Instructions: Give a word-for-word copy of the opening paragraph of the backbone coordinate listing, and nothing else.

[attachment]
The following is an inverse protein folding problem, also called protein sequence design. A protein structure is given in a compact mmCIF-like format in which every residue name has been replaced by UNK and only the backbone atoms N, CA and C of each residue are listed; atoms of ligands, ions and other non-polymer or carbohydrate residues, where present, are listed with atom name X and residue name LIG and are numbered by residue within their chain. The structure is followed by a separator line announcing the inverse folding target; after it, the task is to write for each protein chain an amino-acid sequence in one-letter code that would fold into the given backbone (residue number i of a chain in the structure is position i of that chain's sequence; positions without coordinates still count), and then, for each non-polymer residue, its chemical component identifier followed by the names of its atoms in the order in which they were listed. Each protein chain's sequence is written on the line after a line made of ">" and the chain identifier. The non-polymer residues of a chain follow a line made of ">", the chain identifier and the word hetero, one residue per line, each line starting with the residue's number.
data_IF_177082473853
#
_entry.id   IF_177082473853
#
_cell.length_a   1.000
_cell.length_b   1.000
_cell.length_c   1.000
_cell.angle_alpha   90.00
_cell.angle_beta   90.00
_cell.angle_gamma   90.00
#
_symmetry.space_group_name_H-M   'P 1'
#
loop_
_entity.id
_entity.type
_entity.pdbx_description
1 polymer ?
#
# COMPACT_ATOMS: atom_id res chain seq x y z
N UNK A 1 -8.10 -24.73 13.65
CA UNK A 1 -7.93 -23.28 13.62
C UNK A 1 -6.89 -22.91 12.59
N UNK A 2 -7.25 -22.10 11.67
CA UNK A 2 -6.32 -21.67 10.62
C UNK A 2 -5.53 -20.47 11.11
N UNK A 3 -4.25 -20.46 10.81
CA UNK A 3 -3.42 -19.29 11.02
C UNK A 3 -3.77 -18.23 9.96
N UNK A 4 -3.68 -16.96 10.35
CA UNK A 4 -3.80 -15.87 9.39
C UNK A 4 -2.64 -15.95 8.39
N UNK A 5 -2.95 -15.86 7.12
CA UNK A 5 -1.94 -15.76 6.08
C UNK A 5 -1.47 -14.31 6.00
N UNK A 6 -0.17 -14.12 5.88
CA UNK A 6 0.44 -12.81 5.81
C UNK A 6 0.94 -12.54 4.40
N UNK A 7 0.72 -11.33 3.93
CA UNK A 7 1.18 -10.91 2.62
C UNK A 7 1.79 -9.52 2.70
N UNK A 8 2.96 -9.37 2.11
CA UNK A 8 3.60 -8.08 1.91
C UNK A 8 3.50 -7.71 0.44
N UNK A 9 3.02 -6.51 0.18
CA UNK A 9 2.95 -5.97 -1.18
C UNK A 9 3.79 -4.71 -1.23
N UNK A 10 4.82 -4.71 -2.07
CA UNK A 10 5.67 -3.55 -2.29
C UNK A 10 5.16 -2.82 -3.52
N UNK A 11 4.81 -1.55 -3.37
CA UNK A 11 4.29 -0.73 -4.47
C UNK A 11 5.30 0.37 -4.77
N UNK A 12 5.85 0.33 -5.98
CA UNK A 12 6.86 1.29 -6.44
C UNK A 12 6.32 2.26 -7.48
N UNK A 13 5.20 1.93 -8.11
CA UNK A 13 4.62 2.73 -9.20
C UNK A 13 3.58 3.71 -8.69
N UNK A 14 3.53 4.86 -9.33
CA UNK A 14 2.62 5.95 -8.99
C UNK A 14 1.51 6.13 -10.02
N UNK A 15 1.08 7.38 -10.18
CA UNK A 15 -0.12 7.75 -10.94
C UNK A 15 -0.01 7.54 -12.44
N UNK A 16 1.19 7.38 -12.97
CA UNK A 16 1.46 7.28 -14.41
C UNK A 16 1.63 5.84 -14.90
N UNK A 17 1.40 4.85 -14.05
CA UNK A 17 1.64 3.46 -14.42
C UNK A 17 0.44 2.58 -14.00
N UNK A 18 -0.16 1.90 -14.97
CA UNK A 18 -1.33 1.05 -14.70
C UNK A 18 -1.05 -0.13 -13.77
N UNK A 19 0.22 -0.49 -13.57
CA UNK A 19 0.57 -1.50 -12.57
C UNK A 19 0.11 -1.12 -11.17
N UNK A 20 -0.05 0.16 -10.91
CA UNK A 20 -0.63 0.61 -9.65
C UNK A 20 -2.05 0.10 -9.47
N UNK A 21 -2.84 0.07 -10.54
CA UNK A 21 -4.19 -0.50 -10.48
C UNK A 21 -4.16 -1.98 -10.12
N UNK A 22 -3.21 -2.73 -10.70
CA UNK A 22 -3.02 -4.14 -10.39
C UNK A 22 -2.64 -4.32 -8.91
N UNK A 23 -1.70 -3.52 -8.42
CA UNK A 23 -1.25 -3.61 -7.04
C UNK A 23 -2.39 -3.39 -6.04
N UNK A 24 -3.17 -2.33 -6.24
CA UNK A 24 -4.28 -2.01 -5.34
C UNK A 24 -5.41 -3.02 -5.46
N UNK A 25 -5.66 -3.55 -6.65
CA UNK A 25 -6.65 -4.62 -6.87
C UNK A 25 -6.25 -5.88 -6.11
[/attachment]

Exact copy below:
The following is an inverse protein folding problem, also called protein sequence design. A protein structure is given in a compact mmCIF-like format in which every residue name has been replaced by UNK and only the backbone atoms N, CA and C of each residue are listed; atoms of ligands, ions and other non-polymer or carbohydrate residues, where present, are listed with atom name X and residue name LIG and are numbered by residue within their chain. The structure is followed by a separator line announcing the inverse folding target; after it, the task is to write for each protein chain an amino-acid sequence in one-letter code that would fold into the given backbone (residue number i of a chain in the structure is position i of that chain's sequence; positions without coordinates still count), and then, for each non-polymer residue, its chemical component identifier followed by the names of its atoms in the order in which they were listed. Each protein chain's sequence is written on the line after a line made of ">" and the chain identifier. The non-polymer residues of a chain follow a line made of ">", the chain identifier and the word hetero, one residue per line, each line starting with the residue's number.